Earnings per Share (EPS)
Earnings per share as the name suggest tells the earnings earned by each share invested in the business. EPS
is the only ratio which, for companies listed on stock exchange, is compulsory (under reporting standards) to be presented in Financial Statement of the companies. A complete standard (IAS -33 under International Financial Reporting Standards), therefore, is issued for providing guidance regarding calculation of the EPS.
Earnings per share =
Earnings Attributable To Ordinary Equity Shareholders
Weighted Average of Ordinary Shares
For calculation of this ratio there are two separate figures to consider i.e.
- In numerator: Earnings attributable to Ordinary Equity Shareholders mean the income earned by ordinary shares. The earnings during the year (which is profit after tax in Statement of Comprehensive Income) is normally attributable to Ordinary as well as Preferred Stock Holders. If this is the case then subtract the earnings (that are attributable to Preferred Shareholders) from profit after tax.
- In denominator: Weighted average of Ordinary Shares outstanding during the year means that ordinary shares should be calculated based on time weighted. Time weighted means that if ordinary shares were outstanding from opening then these should be weighted for 12 months, if some share are issued during the year e.g. on 1st June where 31st December is year end, then time weight for these shares is 7 months (31st December – 1st June) and so on. Moreover bonus issues and right issues should also be taken into consideration (IAS 33 of IFRS provides full guidance).
However normally this ratio is already calculated by accountants and presented in statement of comprehensive income, therefore you may not need to indulge in complex calculations of EPS, just pick the figure and use it for your analysis.
Earnings per share =
Data used in calculating ratio is extracted from Hypothetical Financial Statements. (See Hypothetical Financial Statements used in calculation).
EPS (ratio) is measured in Dollars.
Using the above example, the company has earned 5.64 dollars this year for each $1 invested in ordinary equity shares.
How to interpret the ratio
Earnings per Share as already explained is the measure of earnings earned by ordinary shares during the year. However EPS is more meaningful when a trend analysis of 5 – 10 years of EPS is studied, because the trend of earnings shows what the company is earning from some years. It is quite possible that one year earnings are very good but in next year earnings goes bad. Thus decision should not be made based on mere one year EPS instead an understanding of what the company is consistently earning will be a better choice for making decision.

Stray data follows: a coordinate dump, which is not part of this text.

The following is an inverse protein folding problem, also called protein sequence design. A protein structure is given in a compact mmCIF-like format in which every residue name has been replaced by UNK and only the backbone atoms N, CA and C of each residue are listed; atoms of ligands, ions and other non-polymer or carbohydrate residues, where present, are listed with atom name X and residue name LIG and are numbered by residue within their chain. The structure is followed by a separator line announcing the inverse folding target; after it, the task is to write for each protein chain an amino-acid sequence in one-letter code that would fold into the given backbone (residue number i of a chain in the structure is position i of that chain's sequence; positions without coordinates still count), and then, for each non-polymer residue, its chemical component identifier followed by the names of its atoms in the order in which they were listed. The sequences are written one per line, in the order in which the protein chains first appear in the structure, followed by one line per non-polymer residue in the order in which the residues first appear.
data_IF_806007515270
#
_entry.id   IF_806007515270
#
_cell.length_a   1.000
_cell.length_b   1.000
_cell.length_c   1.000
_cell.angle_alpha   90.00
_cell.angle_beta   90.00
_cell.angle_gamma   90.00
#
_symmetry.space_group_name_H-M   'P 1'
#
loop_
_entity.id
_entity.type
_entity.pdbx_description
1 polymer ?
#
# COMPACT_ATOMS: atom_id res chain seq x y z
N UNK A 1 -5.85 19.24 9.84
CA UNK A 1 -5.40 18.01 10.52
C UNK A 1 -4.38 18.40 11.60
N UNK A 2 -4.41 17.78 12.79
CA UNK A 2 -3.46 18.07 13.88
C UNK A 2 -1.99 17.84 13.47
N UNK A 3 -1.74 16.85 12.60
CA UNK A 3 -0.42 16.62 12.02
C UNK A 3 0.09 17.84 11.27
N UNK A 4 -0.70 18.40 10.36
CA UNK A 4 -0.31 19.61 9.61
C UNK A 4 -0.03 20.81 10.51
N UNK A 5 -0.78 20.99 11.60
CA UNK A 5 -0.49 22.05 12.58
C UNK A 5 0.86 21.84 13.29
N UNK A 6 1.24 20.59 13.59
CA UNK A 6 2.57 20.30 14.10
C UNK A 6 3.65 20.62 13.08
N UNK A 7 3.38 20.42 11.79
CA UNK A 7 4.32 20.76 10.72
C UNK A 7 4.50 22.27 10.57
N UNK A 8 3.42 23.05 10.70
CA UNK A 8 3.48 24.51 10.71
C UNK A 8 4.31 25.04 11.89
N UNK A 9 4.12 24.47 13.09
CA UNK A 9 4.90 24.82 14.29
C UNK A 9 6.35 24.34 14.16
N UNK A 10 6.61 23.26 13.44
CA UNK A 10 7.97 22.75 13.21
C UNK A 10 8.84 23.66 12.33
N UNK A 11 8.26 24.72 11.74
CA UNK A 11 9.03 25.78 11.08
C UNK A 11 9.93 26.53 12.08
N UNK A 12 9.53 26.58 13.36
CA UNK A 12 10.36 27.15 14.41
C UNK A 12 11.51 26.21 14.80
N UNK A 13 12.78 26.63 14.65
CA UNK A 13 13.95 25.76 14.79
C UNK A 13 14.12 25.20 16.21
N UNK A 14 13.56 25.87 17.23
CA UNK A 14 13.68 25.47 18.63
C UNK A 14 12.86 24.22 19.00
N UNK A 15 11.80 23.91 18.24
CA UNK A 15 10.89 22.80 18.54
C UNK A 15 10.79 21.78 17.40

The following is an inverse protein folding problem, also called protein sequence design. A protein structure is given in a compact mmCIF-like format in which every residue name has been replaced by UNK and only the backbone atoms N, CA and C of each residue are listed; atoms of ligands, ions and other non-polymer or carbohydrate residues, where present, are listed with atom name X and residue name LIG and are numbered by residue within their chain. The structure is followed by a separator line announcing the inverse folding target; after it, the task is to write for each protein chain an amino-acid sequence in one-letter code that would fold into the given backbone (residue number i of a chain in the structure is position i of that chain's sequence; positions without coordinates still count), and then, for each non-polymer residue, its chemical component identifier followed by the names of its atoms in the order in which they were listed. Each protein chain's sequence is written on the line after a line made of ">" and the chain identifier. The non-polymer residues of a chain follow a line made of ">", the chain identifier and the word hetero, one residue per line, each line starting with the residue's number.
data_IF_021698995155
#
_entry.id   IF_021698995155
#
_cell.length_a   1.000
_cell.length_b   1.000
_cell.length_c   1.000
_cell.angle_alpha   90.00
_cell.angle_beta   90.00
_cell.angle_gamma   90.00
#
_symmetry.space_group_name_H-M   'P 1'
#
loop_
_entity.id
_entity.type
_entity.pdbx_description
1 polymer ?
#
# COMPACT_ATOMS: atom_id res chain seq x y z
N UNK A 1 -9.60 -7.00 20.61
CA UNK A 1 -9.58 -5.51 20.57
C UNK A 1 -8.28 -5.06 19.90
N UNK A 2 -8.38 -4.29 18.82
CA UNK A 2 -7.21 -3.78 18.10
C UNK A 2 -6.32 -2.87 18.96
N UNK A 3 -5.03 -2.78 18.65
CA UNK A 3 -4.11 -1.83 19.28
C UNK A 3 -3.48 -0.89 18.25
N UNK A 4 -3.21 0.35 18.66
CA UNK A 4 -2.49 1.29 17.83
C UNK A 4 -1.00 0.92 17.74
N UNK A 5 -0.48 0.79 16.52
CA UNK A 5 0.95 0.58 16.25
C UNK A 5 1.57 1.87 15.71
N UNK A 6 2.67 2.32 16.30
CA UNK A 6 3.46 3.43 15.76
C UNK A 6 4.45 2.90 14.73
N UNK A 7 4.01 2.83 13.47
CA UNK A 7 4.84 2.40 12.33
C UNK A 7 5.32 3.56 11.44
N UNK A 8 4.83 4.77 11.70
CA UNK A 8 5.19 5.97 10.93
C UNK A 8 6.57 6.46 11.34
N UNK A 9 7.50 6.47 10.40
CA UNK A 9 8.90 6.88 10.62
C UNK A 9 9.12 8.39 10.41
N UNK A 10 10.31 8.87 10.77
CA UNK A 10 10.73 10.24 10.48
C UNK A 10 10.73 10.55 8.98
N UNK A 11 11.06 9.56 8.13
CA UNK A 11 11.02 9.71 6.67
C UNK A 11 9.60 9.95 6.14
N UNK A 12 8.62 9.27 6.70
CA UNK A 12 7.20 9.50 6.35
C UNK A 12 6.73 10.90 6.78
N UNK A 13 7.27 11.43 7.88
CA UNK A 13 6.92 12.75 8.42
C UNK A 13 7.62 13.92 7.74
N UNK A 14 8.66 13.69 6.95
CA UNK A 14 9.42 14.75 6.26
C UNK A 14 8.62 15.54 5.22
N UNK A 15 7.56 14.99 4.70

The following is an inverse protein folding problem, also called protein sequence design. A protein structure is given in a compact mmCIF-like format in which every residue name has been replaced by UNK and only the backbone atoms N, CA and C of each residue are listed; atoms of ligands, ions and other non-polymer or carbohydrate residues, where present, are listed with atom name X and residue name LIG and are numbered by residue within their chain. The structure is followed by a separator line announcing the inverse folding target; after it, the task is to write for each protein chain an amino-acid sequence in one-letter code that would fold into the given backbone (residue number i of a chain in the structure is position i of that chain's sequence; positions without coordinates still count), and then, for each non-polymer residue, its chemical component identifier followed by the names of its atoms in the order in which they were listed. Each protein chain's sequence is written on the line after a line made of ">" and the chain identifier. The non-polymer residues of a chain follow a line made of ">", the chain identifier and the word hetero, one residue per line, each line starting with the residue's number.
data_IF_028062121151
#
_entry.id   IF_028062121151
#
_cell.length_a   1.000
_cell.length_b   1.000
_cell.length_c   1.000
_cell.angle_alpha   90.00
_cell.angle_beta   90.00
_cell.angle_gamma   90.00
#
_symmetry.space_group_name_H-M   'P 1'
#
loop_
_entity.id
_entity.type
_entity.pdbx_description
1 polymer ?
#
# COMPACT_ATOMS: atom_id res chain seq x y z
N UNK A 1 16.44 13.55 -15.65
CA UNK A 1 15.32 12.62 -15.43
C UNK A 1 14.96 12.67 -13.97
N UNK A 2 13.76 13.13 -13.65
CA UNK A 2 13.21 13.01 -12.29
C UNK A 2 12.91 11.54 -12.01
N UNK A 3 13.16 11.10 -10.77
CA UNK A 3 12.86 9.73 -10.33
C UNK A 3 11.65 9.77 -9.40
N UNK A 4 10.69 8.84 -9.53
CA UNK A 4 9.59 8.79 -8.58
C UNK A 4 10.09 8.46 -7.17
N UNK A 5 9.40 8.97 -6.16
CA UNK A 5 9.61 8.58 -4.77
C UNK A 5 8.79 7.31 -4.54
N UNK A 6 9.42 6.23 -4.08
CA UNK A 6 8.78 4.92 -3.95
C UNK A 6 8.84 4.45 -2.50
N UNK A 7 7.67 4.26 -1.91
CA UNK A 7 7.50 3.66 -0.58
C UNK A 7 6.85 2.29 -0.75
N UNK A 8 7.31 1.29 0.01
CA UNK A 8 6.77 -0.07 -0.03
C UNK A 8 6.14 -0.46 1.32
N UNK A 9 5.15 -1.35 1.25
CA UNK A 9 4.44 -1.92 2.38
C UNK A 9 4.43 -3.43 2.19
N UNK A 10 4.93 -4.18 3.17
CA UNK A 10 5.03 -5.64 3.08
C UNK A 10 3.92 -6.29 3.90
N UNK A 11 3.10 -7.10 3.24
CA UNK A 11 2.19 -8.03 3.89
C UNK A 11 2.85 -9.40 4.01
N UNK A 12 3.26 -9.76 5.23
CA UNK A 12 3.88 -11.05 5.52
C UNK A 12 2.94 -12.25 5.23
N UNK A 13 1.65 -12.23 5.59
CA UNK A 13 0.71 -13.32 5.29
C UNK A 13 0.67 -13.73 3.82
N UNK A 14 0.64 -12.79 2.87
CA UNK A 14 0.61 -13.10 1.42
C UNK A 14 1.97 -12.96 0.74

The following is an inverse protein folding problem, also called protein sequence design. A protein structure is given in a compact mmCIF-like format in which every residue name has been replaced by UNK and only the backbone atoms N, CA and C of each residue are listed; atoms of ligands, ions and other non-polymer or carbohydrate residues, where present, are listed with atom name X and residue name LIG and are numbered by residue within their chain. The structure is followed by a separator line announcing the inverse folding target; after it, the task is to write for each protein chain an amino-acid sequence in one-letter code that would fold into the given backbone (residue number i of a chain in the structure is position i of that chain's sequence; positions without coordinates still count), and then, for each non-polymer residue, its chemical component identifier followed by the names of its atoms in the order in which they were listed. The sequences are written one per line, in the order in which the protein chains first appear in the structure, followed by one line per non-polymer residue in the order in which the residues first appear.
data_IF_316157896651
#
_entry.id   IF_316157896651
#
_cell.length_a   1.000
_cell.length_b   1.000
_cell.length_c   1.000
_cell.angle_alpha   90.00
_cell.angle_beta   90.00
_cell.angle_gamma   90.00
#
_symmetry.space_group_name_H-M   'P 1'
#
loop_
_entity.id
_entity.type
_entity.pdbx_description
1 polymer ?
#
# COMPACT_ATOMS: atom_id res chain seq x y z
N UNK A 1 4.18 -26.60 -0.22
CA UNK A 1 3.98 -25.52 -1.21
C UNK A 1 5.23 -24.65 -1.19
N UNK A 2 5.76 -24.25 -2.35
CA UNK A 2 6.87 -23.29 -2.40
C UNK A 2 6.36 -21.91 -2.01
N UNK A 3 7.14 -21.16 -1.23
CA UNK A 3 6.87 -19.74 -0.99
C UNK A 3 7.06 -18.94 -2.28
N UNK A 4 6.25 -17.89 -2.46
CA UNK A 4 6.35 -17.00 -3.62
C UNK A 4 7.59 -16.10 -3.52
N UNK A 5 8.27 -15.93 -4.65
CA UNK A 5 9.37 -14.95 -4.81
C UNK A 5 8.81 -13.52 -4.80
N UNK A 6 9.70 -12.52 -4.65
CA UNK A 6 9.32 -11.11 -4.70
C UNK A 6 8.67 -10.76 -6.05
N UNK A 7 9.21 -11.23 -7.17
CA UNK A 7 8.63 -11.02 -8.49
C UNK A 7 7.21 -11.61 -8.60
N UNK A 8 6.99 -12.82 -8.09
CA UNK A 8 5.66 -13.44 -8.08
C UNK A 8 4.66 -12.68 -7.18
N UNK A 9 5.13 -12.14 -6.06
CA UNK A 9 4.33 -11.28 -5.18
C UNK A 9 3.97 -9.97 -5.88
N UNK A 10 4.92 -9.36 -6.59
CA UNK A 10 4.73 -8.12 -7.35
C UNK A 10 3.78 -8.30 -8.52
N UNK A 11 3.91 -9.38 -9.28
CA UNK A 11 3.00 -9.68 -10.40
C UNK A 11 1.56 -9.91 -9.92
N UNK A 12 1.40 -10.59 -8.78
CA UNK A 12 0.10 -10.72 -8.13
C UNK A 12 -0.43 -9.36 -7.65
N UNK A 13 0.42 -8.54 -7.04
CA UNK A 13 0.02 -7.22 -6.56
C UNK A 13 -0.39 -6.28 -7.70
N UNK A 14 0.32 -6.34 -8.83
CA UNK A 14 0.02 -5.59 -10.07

With EPS another concept of Diluted EPS is attached. Diluted EPS calculates the impact of potential ordinary shares that will be converted in future time for which the company has agreed today (e.g. bond issued today will be converted into ordinary shares after 5 years). Diluted EPS is also discussed in IAS 33 in details.
Users’ needs addressed by the ratio
Existing Shareholders want to know what their investment has earned during the current year and whether it is more or less from last year. This way existing shareholder gets some idea of company’s performance during the year.
Potential Investors will invest only if they have handsome return on their investment. EPS shows the trend of company’s earnings. Thus decision making becomes easier for them. Potential Investors normally study EPS with another ratio called Price Earnings Ratio.
Management monitors the EPS to control its performance since management is primarily responsible for using the assets of the company with great efficiency for generating sufficient profits. This ratio tells management where they are standing at the moment and what they should do to improve it.
(You must have an understanding of users’ needs of financial statements; please refer the topic 1- financial statement users for details).
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